Compared with humans, your favorite feline needs a high-fat, high-protein diet with certain animal nutrients.
Cats usually eat many small meals throughout the day, so they easily adopt a free-choice feeding schedule to maintain their normal body weight. Dry foods, such as IAMS™ ProActive Health™ Adult Original with Chicken, are best suited for free-choice feeding because they stay fresh longer.
Nutritional Building Blocks
Cats need nutrients from animal-based protein sources. Providing the vitamins, minerals, protein, and other components found in a complete and balanced pet food can lead to a long and healthy life for your cat. It is important to avoid supplementing your cat's diet, as doing so may lead to a variety of health problems. When selecting a pet food, look for ones that offer the following nutrients:
- Animal protein from meat, poultry, fish, or egg sources to maintain strong muscular structure, vital organs, antibodies, and more
- Taurine, an amino acid found in meat sources such as chicken and fish, but not in plant proteins, to maintain healthy eyes, prevent heart disease, and promote healthy reproduction, fetal growth, and development
- Essential vitamins and minerals such as vitamin A, which can be found pre-formed only in animal tissues, and vitamin E to help support the immune system
- A precise balance of fatty acids to help promote excellent skin and coat health
- A fiber source, such as beet pulp, that will help maintain your cat's digestive system health
Special Dietary Needs
Pregnant or Lactating Cats
A cat's energy intake should be increased gradually by up to 50% over her maintenance intake through pregnancy. You can use kitten food to provide nutritional support during the last few weeks of gestation.
After birth, the mother cat's energy needs increase by 50% to 75% over normal in the first week to twice normal the second week and to three times during the third week. The third and fourth weeks are the most demanding because kittens are still consuming milk and have not begun to eat dry or canned food. Once kittens begin weaning, the mother cat should be tapered back to normal food portions to avoid unnecessary weight gain.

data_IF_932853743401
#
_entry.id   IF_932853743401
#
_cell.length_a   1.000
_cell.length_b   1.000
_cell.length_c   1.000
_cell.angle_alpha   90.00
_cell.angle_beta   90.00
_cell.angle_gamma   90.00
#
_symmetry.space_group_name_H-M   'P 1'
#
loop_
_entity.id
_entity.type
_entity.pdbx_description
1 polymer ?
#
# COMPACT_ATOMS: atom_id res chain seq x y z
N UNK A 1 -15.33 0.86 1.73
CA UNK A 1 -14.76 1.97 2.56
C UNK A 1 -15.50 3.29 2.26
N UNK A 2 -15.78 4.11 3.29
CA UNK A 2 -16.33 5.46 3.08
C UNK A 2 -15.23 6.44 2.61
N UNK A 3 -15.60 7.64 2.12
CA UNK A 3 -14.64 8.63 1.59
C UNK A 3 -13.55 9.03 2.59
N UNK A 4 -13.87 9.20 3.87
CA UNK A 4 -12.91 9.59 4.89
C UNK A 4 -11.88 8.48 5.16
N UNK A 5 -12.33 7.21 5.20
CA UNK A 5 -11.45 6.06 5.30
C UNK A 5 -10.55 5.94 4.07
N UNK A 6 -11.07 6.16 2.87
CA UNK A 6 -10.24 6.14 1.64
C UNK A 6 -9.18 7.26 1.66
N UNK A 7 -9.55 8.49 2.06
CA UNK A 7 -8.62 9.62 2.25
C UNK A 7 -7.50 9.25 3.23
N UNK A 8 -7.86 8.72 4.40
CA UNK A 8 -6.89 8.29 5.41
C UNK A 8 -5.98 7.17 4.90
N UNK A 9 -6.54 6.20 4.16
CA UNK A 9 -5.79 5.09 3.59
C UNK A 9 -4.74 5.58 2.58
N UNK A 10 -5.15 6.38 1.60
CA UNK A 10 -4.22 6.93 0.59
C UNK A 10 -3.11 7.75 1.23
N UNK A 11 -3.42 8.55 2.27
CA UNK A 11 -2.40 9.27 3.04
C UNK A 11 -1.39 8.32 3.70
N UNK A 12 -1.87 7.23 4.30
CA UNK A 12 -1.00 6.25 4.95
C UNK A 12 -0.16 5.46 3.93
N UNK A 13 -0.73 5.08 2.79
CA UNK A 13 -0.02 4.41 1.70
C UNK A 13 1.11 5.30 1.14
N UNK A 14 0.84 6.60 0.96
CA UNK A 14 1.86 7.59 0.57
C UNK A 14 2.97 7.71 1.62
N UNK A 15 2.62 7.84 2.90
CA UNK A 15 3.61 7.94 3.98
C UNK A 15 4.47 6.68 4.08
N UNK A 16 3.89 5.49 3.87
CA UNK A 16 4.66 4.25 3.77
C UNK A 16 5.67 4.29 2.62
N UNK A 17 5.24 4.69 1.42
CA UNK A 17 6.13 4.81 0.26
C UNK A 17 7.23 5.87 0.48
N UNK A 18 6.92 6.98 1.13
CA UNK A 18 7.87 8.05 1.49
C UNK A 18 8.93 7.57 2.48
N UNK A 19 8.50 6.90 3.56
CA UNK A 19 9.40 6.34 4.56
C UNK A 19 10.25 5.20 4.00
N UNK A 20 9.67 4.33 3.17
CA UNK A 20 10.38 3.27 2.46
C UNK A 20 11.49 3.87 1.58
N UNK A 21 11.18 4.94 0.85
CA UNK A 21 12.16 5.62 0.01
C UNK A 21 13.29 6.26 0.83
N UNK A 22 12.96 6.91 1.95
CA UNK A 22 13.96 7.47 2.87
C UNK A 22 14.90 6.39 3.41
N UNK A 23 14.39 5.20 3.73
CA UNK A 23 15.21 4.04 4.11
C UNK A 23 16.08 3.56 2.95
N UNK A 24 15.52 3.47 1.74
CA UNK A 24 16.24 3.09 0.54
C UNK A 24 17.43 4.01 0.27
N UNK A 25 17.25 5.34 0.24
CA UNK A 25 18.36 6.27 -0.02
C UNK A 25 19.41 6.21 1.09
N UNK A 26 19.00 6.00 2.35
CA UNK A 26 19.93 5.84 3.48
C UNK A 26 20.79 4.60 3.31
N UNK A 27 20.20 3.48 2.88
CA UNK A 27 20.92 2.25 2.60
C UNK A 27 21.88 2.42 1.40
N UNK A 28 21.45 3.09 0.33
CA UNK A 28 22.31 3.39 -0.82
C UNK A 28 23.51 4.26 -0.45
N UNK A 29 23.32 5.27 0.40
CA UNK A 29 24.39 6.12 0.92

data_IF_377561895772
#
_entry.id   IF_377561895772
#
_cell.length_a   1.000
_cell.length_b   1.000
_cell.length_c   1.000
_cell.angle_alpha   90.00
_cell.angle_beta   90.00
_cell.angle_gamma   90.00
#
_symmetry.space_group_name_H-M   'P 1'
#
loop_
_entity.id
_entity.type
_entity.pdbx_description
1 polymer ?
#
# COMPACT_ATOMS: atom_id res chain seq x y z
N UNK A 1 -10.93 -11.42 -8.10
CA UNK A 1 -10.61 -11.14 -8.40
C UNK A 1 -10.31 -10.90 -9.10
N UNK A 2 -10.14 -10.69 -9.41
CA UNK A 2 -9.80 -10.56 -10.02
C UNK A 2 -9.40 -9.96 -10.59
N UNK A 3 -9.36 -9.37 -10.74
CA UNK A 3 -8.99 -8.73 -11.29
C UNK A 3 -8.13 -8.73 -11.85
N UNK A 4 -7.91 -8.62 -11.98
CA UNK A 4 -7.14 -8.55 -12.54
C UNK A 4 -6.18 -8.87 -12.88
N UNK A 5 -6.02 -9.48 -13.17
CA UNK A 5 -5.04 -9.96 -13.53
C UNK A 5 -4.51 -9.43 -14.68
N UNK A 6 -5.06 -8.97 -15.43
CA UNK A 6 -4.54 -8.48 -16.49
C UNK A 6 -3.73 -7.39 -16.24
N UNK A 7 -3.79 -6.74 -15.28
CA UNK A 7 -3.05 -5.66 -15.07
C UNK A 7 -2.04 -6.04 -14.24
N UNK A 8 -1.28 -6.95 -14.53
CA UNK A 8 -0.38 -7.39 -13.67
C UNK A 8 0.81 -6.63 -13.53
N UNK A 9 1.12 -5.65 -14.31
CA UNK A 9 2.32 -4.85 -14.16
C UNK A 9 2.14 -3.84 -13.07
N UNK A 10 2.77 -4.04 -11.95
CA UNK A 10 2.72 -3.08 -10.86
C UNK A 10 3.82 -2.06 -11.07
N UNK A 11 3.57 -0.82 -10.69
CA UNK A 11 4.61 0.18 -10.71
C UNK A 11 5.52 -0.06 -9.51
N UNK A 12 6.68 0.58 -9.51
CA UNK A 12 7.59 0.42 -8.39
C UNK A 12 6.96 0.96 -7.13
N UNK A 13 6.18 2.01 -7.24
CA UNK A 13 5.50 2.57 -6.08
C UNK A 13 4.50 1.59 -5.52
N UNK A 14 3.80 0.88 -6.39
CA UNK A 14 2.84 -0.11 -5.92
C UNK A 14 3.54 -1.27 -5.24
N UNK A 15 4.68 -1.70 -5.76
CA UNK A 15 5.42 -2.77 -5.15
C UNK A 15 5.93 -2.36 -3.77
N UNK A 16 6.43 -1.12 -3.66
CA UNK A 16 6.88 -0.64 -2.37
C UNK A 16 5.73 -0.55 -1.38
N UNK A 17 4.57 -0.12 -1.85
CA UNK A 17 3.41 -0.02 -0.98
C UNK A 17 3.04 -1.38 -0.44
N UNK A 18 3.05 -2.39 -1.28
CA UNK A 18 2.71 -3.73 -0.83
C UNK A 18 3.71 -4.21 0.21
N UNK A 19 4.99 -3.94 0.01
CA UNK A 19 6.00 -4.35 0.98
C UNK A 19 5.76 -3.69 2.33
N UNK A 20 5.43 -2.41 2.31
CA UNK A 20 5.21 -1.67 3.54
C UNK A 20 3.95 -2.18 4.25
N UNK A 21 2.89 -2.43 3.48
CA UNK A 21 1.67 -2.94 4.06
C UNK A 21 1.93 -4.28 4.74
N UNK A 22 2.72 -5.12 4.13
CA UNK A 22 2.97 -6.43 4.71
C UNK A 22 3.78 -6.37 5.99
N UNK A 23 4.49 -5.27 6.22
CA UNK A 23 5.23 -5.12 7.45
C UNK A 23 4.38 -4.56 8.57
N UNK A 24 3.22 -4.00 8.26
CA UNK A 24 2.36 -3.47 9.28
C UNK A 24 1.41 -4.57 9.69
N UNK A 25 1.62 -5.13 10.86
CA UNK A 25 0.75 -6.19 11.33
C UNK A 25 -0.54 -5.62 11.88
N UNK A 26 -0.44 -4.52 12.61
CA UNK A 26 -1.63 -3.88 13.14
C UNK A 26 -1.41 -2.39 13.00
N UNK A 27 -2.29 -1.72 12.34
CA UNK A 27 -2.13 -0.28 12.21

Food and energy requirements may vary for your adult cat. In general, indoor cats have less opportunity or need to exercise than outdoor cats. As a result, indoor cats are more prone to obesity, and regular exercise should be encouraged. You may want to control your cat's portions and choose a cat food made to help maintain weight.
Cats spend a considerable amount of time grooming. In the process, hair can be swallowed and build up in the stomach. If the hairball doesn’t pass into the intestines, a cat may try to cough it up. A special diet can help decrease the likelihood of hairballs, but you may decrease its effectiveness if you combine it with other foods.
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Confused by the ingredient list on your kitten’s food? You’re not alone. Marketing pet foods that have “human-grade ingredients” is becoming commonplace. While appealing to many pet owners, it is important to be aware that the term “human grade” has no legal definition and is used primarily for marketing purposes.
Foods, typically meats, are labeled either as “edible” or “inedible, not for human consumption.” Once a food leaves the human food chain, even if it is of outstanding quality, it has to be labeled “inedible, not for human consumption.” Therefore, meats used in pet food must be labeled as “inedible,” regardless of the source or quality of the meat. The only way to make a pet food with ingredients deemed “edible” is to never let the meat leave the human food chain and actually manufacture the pet food in a human food facility and transport it using human food trucks. Therefore, advertising a product as containing “human-grade ingredients” is untrue if it is not manufactured in a human food facility. However, just because a pet food isn’t marketed as being “human grade” does not mean that the ingredients are poor quality.
Here are some tips to help understand ingredient labels:
- The ingredient list is not the only method you should use to select a pet food, because it doesn’t provide pet owners with enough information about the quality of the ingredients or the nutritional adequacy of the overall diet.
- Instead of concentrating on ingredients, pet owners and veterinarians should look at the AAFCO nutritional adequacy statement and the quality control protocols of the manufacturer. For more information, see the World Small Animal Veterinary Association’s brochure “Selecting the Best Food for your Pet,” available at
Opens a new windowwww.wsava.org/nutrition-toolkit.
- The ingredient list may be arranged to make foods as appealing as possible to consumers by the order of the ingredients (e.g., having lamb first on the ingredient list) or inclusion of seemingly desirable ingredients in the diet, but often in such small amounts that they have little or no nutritional benefits (e.g., artichokes and raspberries listed after the vitamin and mineral supplements).
- Having more ingredients does not make a diet more nutritious.
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